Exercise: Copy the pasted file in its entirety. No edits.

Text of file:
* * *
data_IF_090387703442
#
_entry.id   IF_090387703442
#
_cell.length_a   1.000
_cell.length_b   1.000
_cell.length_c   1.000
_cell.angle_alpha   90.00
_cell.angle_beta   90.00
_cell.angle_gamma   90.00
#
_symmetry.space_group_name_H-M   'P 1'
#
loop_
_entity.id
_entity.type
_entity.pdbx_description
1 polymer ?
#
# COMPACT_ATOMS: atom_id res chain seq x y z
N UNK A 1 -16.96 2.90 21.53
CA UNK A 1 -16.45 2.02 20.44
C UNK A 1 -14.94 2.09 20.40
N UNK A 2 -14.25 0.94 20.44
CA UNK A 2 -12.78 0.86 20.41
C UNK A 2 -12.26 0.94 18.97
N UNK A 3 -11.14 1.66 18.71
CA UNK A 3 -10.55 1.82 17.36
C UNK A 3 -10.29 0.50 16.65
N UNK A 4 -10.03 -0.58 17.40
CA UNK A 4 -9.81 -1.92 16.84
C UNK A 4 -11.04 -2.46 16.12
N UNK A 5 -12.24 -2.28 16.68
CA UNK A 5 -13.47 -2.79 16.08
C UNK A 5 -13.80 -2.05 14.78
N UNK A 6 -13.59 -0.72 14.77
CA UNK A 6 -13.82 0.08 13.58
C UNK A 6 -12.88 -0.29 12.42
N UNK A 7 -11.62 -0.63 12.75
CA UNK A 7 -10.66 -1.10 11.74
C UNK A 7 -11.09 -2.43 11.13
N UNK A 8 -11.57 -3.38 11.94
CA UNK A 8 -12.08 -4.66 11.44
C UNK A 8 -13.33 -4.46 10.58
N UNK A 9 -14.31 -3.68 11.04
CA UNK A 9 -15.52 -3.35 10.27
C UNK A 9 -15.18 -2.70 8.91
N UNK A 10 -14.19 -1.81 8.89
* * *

data_IF_090387703442
#
_entry.id   IF_090387703442
#
_cell.length_a   1.000
_cell.length_b   1.000
_cell.length_c   1.000
_cell.angle_alpha   90.00
_cell.angle_beta   90.00
_cell.angle_gamma   90.00
#
_symmetry.space_group_name_H-M   'P 1'
#
loop_
_entity.id
_entity.type
_entity.pdbx_description
1 polymer ?
#
# COMPACT_ATOMS: atom_id res chain seq x y z
N UNK A 1 -16.96 2.90 21.53
CA UNK A 1 -16.45 2.02 20.44
C UNK A 1 -14.94 2.09 20.40
N UNK A 2 -14.25 0.94 20.44
CA UNK A 2 -12.78 0.86 20.41
C UNK A 2 -12.26 0.94 18.97
N UNK A 3 -11.14 1.66 18.71
CA UNK A 3 -10.55 1.82 17.36
C UNK A 3 -10.29 0.50 16.65
N UNK A 4 -10.03 -0.58 17.40
CA UNK A 4 -9.81 -1.92 16.84
C UNK A 4 -11.04 -2.46 16.12
N UNK A 5 -12.24 -2.28 16.68
CA UNK A 5 -13.47 -2.79 16.08
C UNK A 5 -13.80 -2.05 14.78
N UNK A 6 -13.59 -0.72 14.77
CA UNK A 6 -13.82 0.08 13.58
C UNK A 6 -12.88 -0.29 12.42
N UNK A 7 -11.62 -0.63 12.75
CA UNK A 7 -10.66 -1.10 11.74
C UNK A 7 -11.09 -2.43 11.13
N UNK A 8 -11.57 -3.38 11.94
CA UNK A 8 -12.08 -4.66 11.44
C UNK A 8 -13.33 -4.46 10.58
N UNK A 9 -14.31 -3.68 11.04
CA UNK A 9 -15.52 -3.35 10.27
C UNK A 9 -15.18 -2.70 8.91
N UNK A 10 -14.19 -1.81 8.89